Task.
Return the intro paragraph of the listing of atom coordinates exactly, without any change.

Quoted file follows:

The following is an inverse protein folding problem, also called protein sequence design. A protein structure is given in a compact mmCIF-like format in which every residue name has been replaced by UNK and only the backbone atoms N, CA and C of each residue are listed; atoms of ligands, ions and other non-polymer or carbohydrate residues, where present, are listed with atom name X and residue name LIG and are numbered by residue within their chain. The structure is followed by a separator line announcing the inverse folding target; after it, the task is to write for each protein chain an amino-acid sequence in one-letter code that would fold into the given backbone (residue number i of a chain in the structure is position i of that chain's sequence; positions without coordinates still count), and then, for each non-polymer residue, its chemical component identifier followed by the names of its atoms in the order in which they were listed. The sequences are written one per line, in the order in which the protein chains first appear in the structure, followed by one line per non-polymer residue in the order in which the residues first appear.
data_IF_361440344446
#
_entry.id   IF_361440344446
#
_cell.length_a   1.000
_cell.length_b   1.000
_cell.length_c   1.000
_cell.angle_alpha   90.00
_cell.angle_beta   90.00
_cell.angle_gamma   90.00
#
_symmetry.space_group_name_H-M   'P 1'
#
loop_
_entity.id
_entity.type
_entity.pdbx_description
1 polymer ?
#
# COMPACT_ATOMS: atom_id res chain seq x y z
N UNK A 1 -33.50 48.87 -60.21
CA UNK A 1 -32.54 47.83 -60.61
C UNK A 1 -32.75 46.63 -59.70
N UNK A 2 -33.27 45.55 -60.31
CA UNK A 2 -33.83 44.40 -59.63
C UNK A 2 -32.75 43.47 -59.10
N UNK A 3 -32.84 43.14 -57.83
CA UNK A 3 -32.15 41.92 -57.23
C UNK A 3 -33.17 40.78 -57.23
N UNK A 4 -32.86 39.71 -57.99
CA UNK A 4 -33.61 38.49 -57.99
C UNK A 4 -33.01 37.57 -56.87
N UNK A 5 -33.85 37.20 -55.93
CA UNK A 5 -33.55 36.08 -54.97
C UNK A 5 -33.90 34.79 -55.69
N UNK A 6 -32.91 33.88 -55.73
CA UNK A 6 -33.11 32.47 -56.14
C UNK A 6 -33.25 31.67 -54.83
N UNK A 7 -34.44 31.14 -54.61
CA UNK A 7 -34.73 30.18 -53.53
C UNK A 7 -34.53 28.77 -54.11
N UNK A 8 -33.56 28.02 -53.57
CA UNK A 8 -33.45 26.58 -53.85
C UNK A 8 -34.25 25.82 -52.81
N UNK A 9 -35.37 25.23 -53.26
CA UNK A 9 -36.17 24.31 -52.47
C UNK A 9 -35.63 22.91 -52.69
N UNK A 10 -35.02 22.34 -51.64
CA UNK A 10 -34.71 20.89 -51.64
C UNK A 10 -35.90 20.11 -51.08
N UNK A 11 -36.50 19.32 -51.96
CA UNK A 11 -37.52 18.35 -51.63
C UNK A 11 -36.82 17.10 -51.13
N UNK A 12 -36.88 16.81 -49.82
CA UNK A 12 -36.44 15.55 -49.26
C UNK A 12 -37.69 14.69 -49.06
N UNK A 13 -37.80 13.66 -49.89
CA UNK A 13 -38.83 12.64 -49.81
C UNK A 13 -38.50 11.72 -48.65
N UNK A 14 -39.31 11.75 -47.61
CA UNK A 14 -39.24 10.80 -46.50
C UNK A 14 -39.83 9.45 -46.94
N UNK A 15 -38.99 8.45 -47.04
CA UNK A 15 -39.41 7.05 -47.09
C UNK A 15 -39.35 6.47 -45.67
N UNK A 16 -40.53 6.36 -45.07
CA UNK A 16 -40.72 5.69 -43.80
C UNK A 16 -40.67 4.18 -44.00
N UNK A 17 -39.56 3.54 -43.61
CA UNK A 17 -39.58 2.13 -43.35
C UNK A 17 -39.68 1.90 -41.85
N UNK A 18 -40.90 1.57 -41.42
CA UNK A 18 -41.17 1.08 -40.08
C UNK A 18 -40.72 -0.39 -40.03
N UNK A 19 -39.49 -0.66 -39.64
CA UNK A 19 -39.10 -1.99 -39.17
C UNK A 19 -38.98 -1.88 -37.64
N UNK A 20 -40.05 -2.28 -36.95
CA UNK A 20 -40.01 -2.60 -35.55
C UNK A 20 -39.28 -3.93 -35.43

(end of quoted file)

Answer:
The following is an inverse protein folding problem, also called protein sequence design. A protein structure is given in a compact mmCIF-like format in which every residue name has been replaced by UNK and only the backbone atoms N, CA and C of each residue are listed; atoms of ligands, ions and other non-polymer or carbohydrate residues, where present, are listed with atom name X and residue name LIG and are numbered by residue within their chain. The structure is followed by a separator line announcing the inverse folding target; after it, the task is to write for each protein chain an amino-acid sequence in one-letter code that would fold into the given backbone (residue number i of a chain in the structure is position i of that chain's sequence; positions without coordinates still count), and then, for each non-polymer residue, its chemical component identifier followed by the names of its atoms in the order in which they were listed. The sequences are written one per line, in the order in which the protein chains first appear in the structure, followed by one line per non-polymer residue in the order in which the residues first appear.